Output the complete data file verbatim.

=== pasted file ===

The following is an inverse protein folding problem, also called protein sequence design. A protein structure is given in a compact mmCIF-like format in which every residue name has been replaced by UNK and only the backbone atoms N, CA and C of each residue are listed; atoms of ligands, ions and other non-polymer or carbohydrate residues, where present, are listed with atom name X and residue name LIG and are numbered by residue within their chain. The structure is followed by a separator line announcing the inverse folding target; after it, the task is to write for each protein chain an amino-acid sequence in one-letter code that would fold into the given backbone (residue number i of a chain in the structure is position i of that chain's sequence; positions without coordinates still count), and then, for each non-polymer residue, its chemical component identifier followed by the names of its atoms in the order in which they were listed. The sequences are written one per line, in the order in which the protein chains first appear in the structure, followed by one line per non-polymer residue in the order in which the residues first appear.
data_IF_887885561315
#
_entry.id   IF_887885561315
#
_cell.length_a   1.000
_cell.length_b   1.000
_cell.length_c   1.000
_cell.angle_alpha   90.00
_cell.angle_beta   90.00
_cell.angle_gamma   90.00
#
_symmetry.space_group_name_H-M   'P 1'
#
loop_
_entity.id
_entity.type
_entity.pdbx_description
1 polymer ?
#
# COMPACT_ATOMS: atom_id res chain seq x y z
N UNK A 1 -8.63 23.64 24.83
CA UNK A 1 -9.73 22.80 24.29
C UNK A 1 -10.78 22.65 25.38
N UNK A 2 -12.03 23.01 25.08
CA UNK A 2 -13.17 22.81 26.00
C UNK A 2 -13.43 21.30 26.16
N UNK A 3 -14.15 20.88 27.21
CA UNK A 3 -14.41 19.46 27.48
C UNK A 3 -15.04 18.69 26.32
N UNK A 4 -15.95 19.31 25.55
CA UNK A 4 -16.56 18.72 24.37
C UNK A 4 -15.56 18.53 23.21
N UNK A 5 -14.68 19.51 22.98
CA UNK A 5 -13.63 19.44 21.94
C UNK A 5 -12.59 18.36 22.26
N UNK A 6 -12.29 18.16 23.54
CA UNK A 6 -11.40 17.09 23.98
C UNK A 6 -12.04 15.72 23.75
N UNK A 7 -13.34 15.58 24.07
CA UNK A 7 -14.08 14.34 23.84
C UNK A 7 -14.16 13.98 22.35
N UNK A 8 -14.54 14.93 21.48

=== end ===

The following is an inverse protein folding problem, also called protein sequence design. A protein structure is given in a compact mmCIF-like format in which every residue name has been replaced by UNK and only the backbone atoms N, CA and C of each residue are listed; atoms of ligands, ions and other non-polymer or carbohydrate residues, where present, are listed with atom name X and residue name LIG and are numbered by residue within their chain. The structure is followed by a separator line announcing the inverse folding target; after it, the task is to write for each protein chain an amino-acid sequence in one-letter code that would fold into the given backbone (residue number i of a chain in the structure is position i of that chain's sequence; positions without coordinates still count), and then, for each non-polymer residue, its chemical component identifier followed by the names of its atoms in the order in which they were listed. The sequences are written one per line, in the order in which the protein chains first appear in the structure, followed by one line per non-polymer residue in the order in which the residues first appear.
data_IF_887885561315
#
_entry.id   IF_887885561315
#
_cell.length_a   1.000
_cell.length_b   1.000
_cell.length_c   1.000
_cell.angle_alpha   90.00
_cell.angle_beta   90.00
_cell.angle_gamma   90.00
#
_symmetry.space_group_name_H-M   'P 1'
#
loop_
_entity.id
_entity.type
_entity.pdbx_description
1 polymer ?
#
# COMPACT_ATOMS: atom_id res chain seq x y z
N UNK A 1 -8.63 23.64 24.83
CA UNK A 1 -9.73 22.80 24.29
C UNK A 1 -10.78 22.65 25.38
N UNK A 2 -12.03 23.01 25.08
CA UNK A 2 -13.17 22.81 26.00
C UNK A 2 -13.43 21.30 26.16
N UNK A 3 -14.15 20.88 27.21
CA UNK A 3 -14.41 19.46 27.48
C UNK A 3 -15.04 18.69 26.32
N UNK A 4 -15.95 19.31 25.55
CA UNK A 4 -16.56 18.72 24.37
C UNK A 4 -15.56 18.53 23.21
N UNK A 5 -14.68 19.51 22.98
CA UNK A 5 -13.63 19.44 21.94
C UNK A 5 -12.59 18.36 22.26
N UNK A 6 -12.29 18.16 23.54
CA UNK A 6 -11.40 17.09 23.98
C UNK A 6 -12.04 15.72 23.75
N UNK A 7 -13.34 15.58 24.07
CA UNK A 7 -14.08 14.34 23.84
C UNK A 7 -14.16 13.98 22.35
N UNK A 8 -14.54 14.93 21.48